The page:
You’d think a $7-billion-a-year industry, built on the backs of fans who shell out hundreds a game for tickets, could afford to pay workers to staff a fan festival at one of its biggest attractions.
That’s the argument being made by a Queens man, who filed suit against Major League Baseball yesterday saying he should be paid for the work he did as one of 2,000 volunteers who staffed last month’s All-Star Game FanFest at the Javits Center.
The class-action suit, filed yesterday in Manhattan federal court on behalf of John Chen, of Rego Park, seeks lost wages for the 17 hours he worked at the July 12-16 event publicized as “baseball heaven on Earth.”
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“I very much enjoyed working FanFest, but the minimum-wage laws are important,” Chen said. “People who cannot afford to work for free should be able to have the same experience I had.”
The suit could also leave the National Football League open to legal action over events tied to the upcoming New York-New Jersey Super Bowl. The $9-billion-plus money machine is actively seeking 15,000 to 20,000 “volunteers” to meet and greet football fans during the week of festivities in New York and New Jersey leading up to the big game at MetLife Stadium on Feb. 2.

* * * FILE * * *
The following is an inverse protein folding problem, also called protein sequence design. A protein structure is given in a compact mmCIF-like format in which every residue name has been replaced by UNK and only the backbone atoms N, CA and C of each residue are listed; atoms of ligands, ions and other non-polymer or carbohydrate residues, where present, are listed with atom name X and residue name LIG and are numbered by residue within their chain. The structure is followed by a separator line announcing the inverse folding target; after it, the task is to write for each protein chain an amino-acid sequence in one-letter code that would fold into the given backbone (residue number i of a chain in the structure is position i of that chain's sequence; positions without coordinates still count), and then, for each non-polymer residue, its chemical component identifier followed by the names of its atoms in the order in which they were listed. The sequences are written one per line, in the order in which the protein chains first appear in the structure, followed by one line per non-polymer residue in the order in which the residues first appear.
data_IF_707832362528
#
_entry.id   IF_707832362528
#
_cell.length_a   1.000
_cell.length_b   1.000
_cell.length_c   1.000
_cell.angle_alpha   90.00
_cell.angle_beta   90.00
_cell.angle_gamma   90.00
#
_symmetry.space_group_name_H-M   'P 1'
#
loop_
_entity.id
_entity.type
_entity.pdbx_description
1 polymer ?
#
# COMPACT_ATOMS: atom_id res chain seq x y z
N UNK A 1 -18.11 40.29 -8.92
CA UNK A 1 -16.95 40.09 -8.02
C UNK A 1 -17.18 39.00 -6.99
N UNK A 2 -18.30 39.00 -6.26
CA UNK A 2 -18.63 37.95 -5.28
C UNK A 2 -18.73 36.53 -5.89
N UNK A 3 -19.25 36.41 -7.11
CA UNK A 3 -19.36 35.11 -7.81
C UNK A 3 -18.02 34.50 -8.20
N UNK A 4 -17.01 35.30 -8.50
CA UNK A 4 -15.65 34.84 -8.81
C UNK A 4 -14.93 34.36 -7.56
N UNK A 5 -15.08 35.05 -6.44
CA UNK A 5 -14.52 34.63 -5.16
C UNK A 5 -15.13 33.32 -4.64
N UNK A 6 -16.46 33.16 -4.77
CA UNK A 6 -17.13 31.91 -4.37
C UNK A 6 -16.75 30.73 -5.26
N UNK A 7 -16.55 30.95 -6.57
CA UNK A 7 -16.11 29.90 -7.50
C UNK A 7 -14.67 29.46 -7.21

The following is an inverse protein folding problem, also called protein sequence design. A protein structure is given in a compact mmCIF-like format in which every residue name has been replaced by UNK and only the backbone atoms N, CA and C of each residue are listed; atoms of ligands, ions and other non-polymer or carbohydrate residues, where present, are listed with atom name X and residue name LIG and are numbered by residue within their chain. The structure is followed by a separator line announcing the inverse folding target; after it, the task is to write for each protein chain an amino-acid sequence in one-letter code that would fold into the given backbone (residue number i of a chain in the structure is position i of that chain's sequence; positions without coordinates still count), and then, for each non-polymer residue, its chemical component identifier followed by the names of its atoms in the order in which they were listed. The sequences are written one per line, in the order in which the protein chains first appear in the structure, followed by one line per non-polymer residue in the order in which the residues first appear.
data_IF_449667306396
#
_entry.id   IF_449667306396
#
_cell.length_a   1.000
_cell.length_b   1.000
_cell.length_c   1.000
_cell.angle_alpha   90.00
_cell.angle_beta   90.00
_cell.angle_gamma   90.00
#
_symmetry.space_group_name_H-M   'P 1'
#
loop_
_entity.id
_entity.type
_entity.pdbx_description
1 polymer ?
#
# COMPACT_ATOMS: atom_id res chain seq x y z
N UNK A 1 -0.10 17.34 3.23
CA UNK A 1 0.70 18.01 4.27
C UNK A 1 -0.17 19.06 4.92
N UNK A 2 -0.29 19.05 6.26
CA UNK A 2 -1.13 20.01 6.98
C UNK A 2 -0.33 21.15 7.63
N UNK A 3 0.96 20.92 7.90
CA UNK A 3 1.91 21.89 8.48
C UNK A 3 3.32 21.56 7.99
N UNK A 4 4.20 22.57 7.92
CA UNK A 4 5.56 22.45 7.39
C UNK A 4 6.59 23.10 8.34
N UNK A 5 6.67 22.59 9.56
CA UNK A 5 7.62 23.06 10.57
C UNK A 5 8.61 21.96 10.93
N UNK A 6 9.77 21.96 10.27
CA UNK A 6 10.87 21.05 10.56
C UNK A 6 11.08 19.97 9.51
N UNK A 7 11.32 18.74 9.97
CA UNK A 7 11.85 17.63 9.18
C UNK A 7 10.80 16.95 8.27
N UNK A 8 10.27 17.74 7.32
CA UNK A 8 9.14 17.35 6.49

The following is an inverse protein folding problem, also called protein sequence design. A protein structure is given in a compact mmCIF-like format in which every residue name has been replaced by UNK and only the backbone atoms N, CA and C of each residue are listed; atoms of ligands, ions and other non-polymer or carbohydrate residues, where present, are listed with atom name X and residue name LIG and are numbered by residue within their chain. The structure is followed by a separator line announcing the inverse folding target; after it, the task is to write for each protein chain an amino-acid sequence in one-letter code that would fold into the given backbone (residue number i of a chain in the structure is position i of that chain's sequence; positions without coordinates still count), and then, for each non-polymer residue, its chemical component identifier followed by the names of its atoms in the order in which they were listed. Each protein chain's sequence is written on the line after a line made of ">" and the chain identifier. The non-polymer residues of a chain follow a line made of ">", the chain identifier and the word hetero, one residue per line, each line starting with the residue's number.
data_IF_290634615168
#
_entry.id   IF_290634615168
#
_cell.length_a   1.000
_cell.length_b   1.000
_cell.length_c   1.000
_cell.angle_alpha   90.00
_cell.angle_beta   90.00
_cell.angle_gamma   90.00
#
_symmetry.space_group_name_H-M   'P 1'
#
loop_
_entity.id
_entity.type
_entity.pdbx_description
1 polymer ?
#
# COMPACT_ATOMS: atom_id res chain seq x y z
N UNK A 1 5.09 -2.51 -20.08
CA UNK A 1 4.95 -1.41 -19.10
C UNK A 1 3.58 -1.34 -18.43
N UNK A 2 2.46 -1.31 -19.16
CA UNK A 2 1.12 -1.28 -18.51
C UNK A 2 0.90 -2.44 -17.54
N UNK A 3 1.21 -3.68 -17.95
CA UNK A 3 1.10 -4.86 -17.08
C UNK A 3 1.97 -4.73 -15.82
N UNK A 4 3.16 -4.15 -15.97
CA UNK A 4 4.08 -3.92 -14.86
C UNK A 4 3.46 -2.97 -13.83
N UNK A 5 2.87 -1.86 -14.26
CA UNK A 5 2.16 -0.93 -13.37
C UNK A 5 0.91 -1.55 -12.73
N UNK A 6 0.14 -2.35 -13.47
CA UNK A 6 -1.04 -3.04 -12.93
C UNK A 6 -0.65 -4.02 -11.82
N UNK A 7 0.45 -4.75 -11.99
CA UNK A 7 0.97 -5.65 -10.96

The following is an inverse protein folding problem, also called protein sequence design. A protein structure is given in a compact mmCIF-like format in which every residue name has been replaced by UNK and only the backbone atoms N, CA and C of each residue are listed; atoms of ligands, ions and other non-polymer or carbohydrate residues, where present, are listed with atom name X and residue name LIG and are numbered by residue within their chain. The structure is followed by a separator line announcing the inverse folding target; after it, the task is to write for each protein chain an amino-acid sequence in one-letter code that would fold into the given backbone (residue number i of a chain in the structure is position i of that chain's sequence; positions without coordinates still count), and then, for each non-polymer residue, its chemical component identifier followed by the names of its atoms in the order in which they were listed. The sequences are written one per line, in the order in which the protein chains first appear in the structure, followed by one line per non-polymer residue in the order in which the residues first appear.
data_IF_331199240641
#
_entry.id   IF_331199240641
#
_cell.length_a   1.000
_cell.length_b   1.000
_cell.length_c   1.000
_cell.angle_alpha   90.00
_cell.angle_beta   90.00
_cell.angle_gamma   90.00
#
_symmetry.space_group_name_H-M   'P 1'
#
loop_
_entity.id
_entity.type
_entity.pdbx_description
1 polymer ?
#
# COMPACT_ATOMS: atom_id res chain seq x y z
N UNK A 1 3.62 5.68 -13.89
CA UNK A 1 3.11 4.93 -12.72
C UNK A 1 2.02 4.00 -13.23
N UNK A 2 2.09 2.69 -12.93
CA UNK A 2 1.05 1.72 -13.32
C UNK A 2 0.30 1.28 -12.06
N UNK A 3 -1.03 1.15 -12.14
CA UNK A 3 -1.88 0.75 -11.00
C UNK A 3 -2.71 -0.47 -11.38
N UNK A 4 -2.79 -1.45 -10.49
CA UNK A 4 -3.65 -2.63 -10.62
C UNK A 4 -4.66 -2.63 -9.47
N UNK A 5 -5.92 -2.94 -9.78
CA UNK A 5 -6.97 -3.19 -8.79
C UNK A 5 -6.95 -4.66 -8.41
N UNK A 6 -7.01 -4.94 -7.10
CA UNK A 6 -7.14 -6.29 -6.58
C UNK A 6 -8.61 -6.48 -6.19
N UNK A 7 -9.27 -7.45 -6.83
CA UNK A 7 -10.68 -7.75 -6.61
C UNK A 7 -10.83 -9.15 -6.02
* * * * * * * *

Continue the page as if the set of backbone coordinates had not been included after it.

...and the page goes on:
“The NFL should be careful of having unpaid volunteers perform the type of work that other companies have to pay for,” Justin Swartz, a lawyer handling the MLB suit, told The Post. “Someone could throw a flag on them.”
The suit also seeks a court order to stop MLB from soliciting future work from unpaid volunteers and alleges the league also violated labor laws with similar practices at previous All-Star FanFests.
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Like the NFL, MLB required its volunteers to pass background checks.
The FanFest volunteers didn’t receive tickets to the All-Star Game at Citi Field — only a shirt, cap, backpack, water bottle, baseball, and a chance to win one pair of tickets through a raffle. And, as Post columnist Phil Mushnick reported last month, MLB refused to even reimburse them for Javits Center parking.
Meanwhile, adults attending the event — where fan volunteers were directed to give out gift bags and direct attendees to attractions, among other chores — had to fork over $35 to enter while children paid $30. Once inside, prices ranged from $5 for a “small bag” of potato chips to $7.50 for lemonade, the suit says.